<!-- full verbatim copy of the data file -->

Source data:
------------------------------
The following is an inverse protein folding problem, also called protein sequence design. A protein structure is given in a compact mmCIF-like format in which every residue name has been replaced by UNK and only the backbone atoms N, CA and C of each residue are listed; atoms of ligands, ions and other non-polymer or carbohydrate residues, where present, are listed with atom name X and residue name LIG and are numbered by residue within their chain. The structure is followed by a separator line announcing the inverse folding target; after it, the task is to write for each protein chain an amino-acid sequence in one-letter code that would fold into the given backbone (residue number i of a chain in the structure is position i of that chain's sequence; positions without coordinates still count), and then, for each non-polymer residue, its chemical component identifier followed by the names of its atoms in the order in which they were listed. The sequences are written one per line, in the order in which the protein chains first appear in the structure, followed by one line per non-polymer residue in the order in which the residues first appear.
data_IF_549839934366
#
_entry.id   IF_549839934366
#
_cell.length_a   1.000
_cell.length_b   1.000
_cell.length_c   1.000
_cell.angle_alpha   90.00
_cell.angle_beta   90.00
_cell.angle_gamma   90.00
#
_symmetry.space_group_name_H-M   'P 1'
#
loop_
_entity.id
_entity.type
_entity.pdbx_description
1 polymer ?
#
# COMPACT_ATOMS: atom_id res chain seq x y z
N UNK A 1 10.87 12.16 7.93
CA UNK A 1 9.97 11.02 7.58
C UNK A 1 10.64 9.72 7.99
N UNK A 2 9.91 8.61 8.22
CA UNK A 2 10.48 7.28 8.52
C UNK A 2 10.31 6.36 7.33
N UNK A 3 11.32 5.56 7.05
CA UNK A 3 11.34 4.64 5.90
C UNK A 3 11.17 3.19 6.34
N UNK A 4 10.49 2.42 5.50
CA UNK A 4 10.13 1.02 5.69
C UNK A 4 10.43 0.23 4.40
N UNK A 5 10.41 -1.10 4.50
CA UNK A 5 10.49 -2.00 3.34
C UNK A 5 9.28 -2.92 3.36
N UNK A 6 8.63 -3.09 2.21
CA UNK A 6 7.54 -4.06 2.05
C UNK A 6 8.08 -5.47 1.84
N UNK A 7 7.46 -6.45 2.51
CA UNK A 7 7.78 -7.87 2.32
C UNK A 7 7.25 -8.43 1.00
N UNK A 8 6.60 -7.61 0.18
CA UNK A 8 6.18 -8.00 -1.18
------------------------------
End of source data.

The following is an inverse protein folding problem, also called protein sequence design. A protein structure is given in a compact mmCIF-like format in which every residue name has been replaced by UNK and only the backbone atoms N, CA and C of each residue are listed; atoms of ligands, ions and other non-polymer or carbohydrate residues, where present, are listed with atom name X and residue name LIG and are numbered by residue within their chain. The structure is followed by a separator line announcing the inverse folding target; after it, the task is to write for each protein chain an amino-acid sequence in one-letter code that would fold into the given backbone (residue number i of a chain in the structure is position i of that chain's sequence; positions without coordinates still count), and then, for each non-polymer residue, its chemical component identifier followed by the names of its atoms in the order in which they were listed. The sequences are written one per line, in the order in which the protein chains first appear in the structure, followed by one line per non-polymer residue in the order in which the residues first appear.
data_IF_549839934366
#
_entry.id   IF_549839934366
#
_cell.length_a   1.000
_cell.length_b   1.000
_cell.length_c   1.000
_cell.angle_alpha   90.00
_cell.angle_beta   90.00
_cell.angle_gamma   90.00
#
_symmetry.space_group_name_H-M   'P 1'
#
loop_
_entity.id
_entity.type
_entity.pdbx_description
1 polymer ?
#
# COMPACT_ATOMS: atom_id res chain seq x y z
N UNK A 1 10.87 12.16 7.93
CA UNK A 1 9.97 11.02 7.58
C UNK A 1 10.64 9.72 7.99
N UNK A 2 9.91 8.61 8.22
CA UNK A 2 10.48 7.28 8.52
C UNK A 2 10.31 6.36 7.33
N UNK A 3 11.32 5.56 7.05
CA UNK A 3 11.34 4.64 5.90
C UNK A 3 11.17 3.19 6.34
N UNK A 4 10.49 2.42 5.50
CA UNK A 4 10.13 1.02 5.69
C UNK A 4 10.43 0.23 4.40
N UNK A 5 10.41 -1.10 4.50
CA UNK A 5 10.49 -2.00 3.34
C UNK A 5 9.28 -2.92 3.36
N UNK A 6 8.63 -3.09 2.21
CA UNK A 6 7.54 -4.06 2.05
C UNK A 6 8.08 -5.47 1.84
N UNK A 7 7.46 -6.45 2.51
CA UNK A 7 7.78 -7.87 2.32
C UNK A 7 7.25 -8.43 1.00
N UNK A 8 6.60 -7.61 0.18
CA UNK A 8 6.18 -8.00 -1.18